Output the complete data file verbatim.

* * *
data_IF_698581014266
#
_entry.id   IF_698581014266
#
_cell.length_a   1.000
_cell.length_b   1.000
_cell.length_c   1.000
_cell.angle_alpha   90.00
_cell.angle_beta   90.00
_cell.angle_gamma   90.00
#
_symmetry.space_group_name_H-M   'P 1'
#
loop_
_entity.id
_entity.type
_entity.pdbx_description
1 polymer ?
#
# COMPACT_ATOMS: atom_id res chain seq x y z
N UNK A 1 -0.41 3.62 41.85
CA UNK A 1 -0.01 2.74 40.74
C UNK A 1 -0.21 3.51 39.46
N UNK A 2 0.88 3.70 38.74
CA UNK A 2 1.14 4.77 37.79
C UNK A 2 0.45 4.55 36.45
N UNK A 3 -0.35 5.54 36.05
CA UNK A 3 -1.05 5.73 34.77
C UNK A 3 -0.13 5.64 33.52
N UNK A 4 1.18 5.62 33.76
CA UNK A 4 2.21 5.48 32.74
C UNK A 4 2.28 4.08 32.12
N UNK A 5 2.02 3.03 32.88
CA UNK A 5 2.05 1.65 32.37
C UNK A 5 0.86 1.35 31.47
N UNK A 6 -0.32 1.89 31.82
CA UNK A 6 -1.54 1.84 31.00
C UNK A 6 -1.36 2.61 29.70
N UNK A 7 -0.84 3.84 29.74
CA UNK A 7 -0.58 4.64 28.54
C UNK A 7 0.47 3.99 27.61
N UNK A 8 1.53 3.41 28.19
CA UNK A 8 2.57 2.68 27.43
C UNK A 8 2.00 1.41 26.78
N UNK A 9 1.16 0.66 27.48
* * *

data_IF_698581014266
#
_entry.id   IF_698581014266
#
_cell.length_a   1.000
_cell.length_b   1.000
_cell.length_c   1.000
_cell.angle_alpha   90.00
_cell.angle_beta   90.00
_cell.angle_gamma   90.00
#
_symmetry.space_group_name_H-M   'P 1'
#
loop_
_entity.id
_entity.type
_entity.pdbx_description
1 polymer ?
#
# COMPACT_ATOMS: atom_id res chain seq x y z
N UNK A 1 -0.41 3.62 41.85
CA UNK A 1 -0.01 2.74 40.74
C UNK A 1 -0.21 3.51 39.46
N UNK A 2 0.88 3.70 38.74
CA UNK A 2 1.14 4.77 37.79
C UNK A 2 0.45 4.55 36.45
N UNK A 3 -0.35 5.54 36.05
CA UNK A 3 -1.05 5.73 34.77
C UNK A 3 -0.13 5.64 33.52
N UNK A 4 1.18 5.62 33.76
CA UNK A 4 2.21 5.48 32.74
C UNK A 4 2.28 4.08 32.12
N UNK A 5 2.02 3.03 32.88
CA UNK A 5 2.05 1.65 32.37
C UNK A 5 0.86 1.35 31.47
N UNK A 6 -0.32 1.89 31.82
CA UNK A 6 -1.54 1.84 31.00
C UNK A 6 -1.36 2.61 29.70
N UNK A 7 -0.84 3.84 29.74
CA UNK A 7 -0.58 4.64 28.54
C UNK A 7 0.47 3.99 27.61
N UNK A 8 1.53 3.41 28.19
CA UNK A 8 2.57 2.68 27.43
C UNK A 8 2.00 1.41 26.78
N UNK A 9 1.16 0.66 27.48